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Photothermal management with engineered nanophotonics

(Nanowerk News) A new report in ACS Nano ("Nanophotonic-Engineered Photothermal Harnessing for Waste Heat Management and Pyroelectric Generation") proposes the use of low-cost and scalable nanophotonic multilayered structures for reutilizing waste thermal emission from solar reflective film for simultaneous passive daytime cooling and energy generation.
One of the main challenges for most solar pyroelectric technology lies in the limited thermal fluctuation harvesting. Unlike any other pyroelectric scheme, this novel design deviates from the conventional by deliberate channeling of the reflected near-infrared heat onto pyroelectric material so as to offer a recurring chance of heat propagation (photon recycling), resulting in an enhanced solar pyroelectric output.
Schematic of nanophotonic-ferroelectric concept for thermal nanophotonics
(a) Schematic of nanophotonic-ferroelectric concept for thermal nanophotonics and (b) the deposition pathway that leads to thermal nanophotonics. (c) Photograph of the thermal nanophotonic-pyro prototype. (© ACS) (click on image to enlarge)
Specifically, a metamaterial is coated on the indoor side to meet the strict cooperative demands for heat reflection, visible transmission, and also UV absorption for respective cooling, transparency, and photocatalysis, while the pyroelectric film is coated on the other side to harvest the reflected waste heat and solar insolation fluctuation for electric power output.
Using the photonic nanostructure approach, flexible tunability in strong suppression of waste heat uptake and nonconflicting enhanced thermal harvesting that operate reliably at ambient outdoor condition can be realized.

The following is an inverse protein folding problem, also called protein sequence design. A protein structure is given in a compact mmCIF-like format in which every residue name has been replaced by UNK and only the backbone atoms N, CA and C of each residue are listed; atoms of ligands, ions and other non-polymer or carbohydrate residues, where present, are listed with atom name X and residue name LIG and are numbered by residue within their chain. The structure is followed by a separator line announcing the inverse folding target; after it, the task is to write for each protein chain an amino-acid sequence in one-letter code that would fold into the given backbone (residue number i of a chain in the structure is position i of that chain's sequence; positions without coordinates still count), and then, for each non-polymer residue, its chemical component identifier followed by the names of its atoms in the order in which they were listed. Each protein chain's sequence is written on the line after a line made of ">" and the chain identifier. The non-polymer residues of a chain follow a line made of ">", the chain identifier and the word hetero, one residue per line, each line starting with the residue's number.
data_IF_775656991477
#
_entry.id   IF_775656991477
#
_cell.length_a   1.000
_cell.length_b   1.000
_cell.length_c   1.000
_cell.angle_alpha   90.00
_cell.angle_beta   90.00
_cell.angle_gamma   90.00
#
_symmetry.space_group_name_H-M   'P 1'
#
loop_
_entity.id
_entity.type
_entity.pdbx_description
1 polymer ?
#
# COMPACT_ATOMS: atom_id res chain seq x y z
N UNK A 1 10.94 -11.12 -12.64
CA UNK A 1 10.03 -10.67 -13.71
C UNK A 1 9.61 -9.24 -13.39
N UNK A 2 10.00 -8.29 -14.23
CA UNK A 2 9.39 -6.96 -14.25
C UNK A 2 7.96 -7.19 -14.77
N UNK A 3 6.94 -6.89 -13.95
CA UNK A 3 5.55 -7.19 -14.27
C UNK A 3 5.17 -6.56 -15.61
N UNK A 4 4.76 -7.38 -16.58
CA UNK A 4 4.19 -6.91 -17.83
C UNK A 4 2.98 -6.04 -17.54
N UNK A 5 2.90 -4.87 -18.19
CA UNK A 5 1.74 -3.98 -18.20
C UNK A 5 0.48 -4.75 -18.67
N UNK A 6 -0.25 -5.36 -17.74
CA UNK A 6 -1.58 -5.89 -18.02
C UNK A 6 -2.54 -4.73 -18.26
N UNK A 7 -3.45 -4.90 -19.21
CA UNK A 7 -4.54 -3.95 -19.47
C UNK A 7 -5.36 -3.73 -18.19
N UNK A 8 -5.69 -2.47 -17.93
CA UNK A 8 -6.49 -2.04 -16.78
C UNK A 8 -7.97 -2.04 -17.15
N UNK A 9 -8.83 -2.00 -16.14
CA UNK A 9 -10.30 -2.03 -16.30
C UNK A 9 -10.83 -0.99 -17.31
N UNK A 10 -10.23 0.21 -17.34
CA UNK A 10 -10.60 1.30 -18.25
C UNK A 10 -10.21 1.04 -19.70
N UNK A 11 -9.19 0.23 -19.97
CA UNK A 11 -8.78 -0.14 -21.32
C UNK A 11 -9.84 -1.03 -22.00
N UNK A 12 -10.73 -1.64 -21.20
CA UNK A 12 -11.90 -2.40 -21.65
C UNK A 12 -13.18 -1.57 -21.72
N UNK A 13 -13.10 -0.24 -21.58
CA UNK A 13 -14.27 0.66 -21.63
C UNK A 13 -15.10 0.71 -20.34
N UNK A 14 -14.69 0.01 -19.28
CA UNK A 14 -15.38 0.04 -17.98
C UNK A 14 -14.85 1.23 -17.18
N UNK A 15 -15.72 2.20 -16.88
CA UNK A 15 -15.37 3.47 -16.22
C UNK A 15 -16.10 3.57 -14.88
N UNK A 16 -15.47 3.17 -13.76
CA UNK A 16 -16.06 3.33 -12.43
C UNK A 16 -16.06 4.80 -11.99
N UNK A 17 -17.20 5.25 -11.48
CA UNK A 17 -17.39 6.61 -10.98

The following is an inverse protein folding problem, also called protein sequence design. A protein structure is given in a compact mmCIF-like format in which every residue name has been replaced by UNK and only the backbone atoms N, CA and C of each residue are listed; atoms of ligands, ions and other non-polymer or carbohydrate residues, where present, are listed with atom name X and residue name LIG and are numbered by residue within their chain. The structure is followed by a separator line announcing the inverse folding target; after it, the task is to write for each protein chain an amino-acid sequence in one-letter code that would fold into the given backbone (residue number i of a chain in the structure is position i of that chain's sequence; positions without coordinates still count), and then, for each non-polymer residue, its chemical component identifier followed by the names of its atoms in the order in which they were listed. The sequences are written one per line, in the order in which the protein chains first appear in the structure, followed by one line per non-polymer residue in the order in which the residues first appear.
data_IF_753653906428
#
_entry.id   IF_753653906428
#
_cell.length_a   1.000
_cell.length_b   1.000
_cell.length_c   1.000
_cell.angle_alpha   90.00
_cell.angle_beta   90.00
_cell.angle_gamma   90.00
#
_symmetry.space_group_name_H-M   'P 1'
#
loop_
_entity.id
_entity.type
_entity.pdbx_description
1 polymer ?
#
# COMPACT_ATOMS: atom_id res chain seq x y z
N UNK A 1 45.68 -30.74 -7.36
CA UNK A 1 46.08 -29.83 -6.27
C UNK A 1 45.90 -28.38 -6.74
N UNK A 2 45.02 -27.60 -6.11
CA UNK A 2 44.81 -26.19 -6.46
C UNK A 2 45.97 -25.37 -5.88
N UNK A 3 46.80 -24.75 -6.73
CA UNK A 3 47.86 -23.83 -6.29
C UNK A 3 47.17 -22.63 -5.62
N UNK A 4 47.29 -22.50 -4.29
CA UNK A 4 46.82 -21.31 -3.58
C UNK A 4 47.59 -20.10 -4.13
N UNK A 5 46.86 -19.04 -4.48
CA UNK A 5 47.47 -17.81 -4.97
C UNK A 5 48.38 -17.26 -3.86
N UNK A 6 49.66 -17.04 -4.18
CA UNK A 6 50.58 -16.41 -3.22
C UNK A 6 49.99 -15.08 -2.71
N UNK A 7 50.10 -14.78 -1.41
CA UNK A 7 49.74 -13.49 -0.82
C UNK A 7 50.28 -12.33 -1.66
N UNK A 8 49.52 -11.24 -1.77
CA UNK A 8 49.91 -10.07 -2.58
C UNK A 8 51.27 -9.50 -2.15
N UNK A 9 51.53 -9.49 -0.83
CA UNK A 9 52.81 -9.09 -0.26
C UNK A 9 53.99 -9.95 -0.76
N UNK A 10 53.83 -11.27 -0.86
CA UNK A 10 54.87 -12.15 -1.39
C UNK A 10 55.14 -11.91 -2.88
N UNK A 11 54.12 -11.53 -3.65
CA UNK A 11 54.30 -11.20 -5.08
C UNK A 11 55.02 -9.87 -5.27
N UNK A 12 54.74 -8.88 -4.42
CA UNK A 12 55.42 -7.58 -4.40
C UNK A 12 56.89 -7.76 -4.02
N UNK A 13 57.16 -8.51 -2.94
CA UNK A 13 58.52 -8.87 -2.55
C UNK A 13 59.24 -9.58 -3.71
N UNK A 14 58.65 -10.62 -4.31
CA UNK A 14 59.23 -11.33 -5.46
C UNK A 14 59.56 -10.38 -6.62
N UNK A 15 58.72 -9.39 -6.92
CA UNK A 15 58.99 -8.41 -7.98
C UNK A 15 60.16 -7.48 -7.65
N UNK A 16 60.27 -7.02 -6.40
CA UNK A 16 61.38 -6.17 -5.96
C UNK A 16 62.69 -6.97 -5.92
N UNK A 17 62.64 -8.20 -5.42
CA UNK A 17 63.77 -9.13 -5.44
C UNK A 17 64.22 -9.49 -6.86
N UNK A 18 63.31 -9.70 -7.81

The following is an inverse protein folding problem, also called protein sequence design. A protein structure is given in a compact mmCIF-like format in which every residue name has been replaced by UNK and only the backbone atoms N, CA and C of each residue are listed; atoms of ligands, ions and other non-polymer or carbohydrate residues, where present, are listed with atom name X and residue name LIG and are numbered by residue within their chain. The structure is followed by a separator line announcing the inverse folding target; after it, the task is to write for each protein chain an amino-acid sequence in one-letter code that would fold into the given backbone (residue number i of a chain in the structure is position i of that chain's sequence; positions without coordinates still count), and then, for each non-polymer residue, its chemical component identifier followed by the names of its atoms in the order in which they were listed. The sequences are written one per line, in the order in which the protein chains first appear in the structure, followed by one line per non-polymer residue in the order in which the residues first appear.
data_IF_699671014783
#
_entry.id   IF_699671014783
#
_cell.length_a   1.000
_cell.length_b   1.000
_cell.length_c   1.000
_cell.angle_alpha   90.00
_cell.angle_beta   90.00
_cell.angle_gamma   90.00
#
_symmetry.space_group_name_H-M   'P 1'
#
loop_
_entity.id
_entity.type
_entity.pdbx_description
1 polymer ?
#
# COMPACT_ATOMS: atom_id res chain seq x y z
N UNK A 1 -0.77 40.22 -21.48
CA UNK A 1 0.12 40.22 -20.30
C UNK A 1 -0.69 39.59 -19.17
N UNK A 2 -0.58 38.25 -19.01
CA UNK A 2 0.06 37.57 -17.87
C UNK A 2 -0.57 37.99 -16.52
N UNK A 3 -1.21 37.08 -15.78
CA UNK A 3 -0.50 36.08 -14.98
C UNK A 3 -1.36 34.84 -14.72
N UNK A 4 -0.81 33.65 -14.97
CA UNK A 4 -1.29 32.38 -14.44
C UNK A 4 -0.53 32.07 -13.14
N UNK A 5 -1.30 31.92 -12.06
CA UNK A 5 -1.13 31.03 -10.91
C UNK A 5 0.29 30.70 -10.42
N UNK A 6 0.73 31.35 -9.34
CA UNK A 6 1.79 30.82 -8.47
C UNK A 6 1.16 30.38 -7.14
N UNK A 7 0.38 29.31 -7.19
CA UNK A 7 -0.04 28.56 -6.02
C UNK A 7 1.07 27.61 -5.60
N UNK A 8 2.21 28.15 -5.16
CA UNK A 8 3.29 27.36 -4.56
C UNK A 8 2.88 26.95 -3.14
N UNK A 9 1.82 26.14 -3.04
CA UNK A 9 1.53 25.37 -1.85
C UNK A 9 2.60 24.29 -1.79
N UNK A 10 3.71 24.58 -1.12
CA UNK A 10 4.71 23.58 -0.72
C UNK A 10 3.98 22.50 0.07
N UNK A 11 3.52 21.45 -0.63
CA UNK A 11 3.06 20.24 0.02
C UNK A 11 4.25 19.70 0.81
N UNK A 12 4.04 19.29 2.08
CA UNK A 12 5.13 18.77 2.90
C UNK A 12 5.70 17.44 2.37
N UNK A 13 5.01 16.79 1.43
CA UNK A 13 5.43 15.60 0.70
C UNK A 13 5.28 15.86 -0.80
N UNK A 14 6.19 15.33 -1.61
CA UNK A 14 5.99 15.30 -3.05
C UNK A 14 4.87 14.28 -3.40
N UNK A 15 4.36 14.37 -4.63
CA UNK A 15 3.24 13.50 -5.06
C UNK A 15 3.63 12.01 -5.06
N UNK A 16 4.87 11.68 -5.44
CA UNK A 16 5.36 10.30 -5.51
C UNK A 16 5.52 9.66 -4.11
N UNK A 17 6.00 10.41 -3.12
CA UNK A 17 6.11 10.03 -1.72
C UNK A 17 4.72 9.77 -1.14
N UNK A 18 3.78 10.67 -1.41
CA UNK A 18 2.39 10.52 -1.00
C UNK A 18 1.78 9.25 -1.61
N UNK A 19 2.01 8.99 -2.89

The team's theoretical simulations on the influence of the back reflected light on solar pyroelectric conversion testify the appreciable gain in temperature and electric potential distribution.
To demonstrate the effectiveness of their design, the team demonstrted real outdoor solar reflective cooling up to 4.2°C and maximum pyroelectric Voc of -126.5 nA and Isc -32.2 V.
"Our work offers conceptual and technological possibilities for broad implications in other solar optical and heat manifestations such as photovoltaic/thermophotovoltaics, thermoelectric energy conversion, nanoscale heat management, photodetectors, smart window, optical data storage, etc.," the authors conclude.
By Michael is author of two books by the Royal Society of Chemistry: Nano-Society: Pushing the Boundaries of Technology and Nanotechnology: The Future is Tiny.
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